PROGRAM PROFILE: CASES’ Manhattan Supervised Release

In 2009, the New York City Criminal Justice Agency (CJA) began piloting supervised release in Queens as an alternative to monetary bail and pretrial detention for defendants age 18 and older facing either misdemeanor or non-violent felony charges. This pilot was extended to Manhattan in 2013 and subsequently citywide through a competitive RFP process in 2016. Through this process, CASES was selected by the Mayor’s Office of Criminal Justice to assume operation of expanded supervised release services in Manhattan. Since April 2016, CASES has diverted more than 800 men and women from pre-trial detention to supervised release—helping to significantly reduce the daily population at Rikers Island.

Justice System Background

The Supervised Release Program strives to prevent the unnecessary detention of defendants who are unable to pay bail while awaiting trial. In 2009, the U.S. Department of Justice found that 34% of felony defendants across the country were detained pre-trial because of an inability to pay bail.1 However, in New York City in 2013, the Vera Institute of Justice found that more than 50% of inmates (mostly charged with misdemeanors) were held in detention until the resolution of their case because of an inability to afford a bail of $2,500.00 or less.2

As CASES’ Director of Manhattan SRP Giles Malieckal says, “What we’ve found is what we expected to find–many people are detained simply due to poverty and an inability to afford even what might seem like a very small amount of bail.”

Recently, courts have ruled that the current bail structure which allows for the detention of an individual due to an inability to pay bail violates an individual’s 14th Amendment Rights under the Due Process and Equal Protection Clause (Varden v. City of Clanton (2015); Jones v. City of Clanton (2015); Cooper v. City of Donthan (2015); Rodriguez v. Providence Cmty Corr Inc (2015); Walker v. City of Calhoun (2016)).3

The Negative Impact of Pre-Trial Detention

Pre-trial detention not only has the potential to violate an individual’s civil rights, it has concrete and often long-term negative consequences. Time away from work or school can result in structural disadvantages such as loss of income or falling behind in school. In addition, the stigma related to incarceration, even if an individual is never ultimately convicted of a crime, can impact long-term success in educational and employment fields. Meanwhile, although the emotional, behavioral, and mental health consequences are less immediately tangible, they can have devastating effects.

One well-known incidence of pre-trial detention involved Kalief Browder, a 16-year old detained for three years on Rikers Island beginning in 2010 while he awaited trial for stealing a backpack. Mr. Browder stated his innocence and refused to plead guilty to a lesser charge but remained detained because his family could not afford his $3,000 bail. Over the course of his three years at Rikers while awaiting trial, Mr. Browder spent about 800 days in solitary confinement. He was eventually released after all charges against him were dismissed. In 2015, likely struggling with post-traumatic stress disorder, Mr. Browder committed suicide. Describing the impact of his time at Rikers in an interview after his release, he said, “I’m not at all right. I’m messed up.”4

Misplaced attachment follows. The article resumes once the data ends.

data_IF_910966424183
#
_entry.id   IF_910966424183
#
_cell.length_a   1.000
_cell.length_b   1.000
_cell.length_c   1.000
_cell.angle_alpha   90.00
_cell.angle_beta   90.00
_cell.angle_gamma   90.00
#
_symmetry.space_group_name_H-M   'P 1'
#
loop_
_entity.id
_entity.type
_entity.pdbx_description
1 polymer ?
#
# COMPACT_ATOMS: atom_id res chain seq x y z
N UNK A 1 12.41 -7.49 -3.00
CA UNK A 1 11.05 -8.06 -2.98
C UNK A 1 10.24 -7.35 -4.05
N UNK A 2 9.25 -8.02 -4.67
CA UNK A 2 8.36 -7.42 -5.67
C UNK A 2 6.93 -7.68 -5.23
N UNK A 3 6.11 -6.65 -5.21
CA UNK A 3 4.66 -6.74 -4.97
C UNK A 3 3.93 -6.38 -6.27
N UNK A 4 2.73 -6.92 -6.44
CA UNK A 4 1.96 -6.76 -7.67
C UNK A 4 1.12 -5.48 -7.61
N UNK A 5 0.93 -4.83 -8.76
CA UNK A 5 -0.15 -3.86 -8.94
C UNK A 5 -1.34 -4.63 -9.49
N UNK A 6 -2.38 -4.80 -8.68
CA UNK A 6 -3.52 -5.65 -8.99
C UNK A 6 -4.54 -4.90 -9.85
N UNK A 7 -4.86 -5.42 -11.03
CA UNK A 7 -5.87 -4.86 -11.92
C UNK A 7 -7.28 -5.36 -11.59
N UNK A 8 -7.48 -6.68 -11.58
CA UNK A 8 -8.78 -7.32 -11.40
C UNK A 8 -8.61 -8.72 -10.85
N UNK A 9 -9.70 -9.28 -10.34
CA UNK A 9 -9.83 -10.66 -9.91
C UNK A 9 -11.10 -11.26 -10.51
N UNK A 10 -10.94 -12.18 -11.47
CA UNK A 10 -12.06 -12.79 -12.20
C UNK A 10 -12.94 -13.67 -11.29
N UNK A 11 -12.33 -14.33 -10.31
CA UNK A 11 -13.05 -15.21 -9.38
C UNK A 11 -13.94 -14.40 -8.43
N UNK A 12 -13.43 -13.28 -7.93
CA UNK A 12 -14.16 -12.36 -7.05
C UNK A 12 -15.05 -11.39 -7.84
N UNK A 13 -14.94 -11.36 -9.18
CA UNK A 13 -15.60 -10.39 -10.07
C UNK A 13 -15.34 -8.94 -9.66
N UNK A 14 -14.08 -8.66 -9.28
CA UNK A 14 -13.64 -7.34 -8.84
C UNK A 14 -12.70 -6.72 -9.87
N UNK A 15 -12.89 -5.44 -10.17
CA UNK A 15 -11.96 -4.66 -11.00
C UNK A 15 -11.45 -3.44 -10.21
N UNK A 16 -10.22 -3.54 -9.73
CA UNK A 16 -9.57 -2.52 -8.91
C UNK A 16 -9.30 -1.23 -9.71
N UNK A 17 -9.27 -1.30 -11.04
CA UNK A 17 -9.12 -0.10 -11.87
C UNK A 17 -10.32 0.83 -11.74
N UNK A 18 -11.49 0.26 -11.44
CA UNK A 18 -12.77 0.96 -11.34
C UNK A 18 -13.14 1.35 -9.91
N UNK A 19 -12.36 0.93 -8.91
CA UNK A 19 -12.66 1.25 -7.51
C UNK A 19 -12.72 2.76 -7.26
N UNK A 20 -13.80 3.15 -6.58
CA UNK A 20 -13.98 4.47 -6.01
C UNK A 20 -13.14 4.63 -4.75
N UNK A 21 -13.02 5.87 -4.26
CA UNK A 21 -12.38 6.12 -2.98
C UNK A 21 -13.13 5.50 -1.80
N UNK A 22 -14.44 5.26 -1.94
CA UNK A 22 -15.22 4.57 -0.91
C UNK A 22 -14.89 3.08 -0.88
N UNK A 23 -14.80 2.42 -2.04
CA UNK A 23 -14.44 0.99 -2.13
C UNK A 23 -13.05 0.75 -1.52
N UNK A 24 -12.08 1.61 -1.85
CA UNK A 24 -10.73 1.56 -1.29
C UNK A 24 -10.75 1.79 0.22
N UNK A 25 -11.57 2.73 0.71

Spending any time on Rikers Island (a week or more) can result in long-term negative impacts on an individual’s mental and emotional health, has an impact on one’s practical success in social institutions, such as school, and makes one more susceptible to arrest after release.5 Time incarcerated not only has traumatic impacts on the individual arrested but also for family, who are often required to cope with the loss of a family member who contributes to the stability of the household, and may be stressed by invasive searches and controlled, monitored visits with their loved ones.6 These negative repercussions impact individuals who have not been found guilty of any crime–in 2010, over 85% of the Rikers Island population was pre-trial detainees.7 The length of time people wait for disposition varies. Like Mr. Browder, some people can be detained for up to three years awaiting a resolution.8

Expanding Supervised Release

In 2015, the New York City Mayor’s Office of Criminal Justice (MOCJ) expanded Supervised Release as part of a $17.8 million effort to reduce pre-trial detention and thereby reduce the daily population at Rikers Island.9 Mr. Malieckal, the Director of CASES’ Manhattan Supervised Release Program (SRP), describes SRP as a way to “achieve a more fair application of justice.” A central goal is to provide an alternative to monetary bail that is based on an assessment of a person’s risk for future felony arrest as opposed to their ability to pay bail.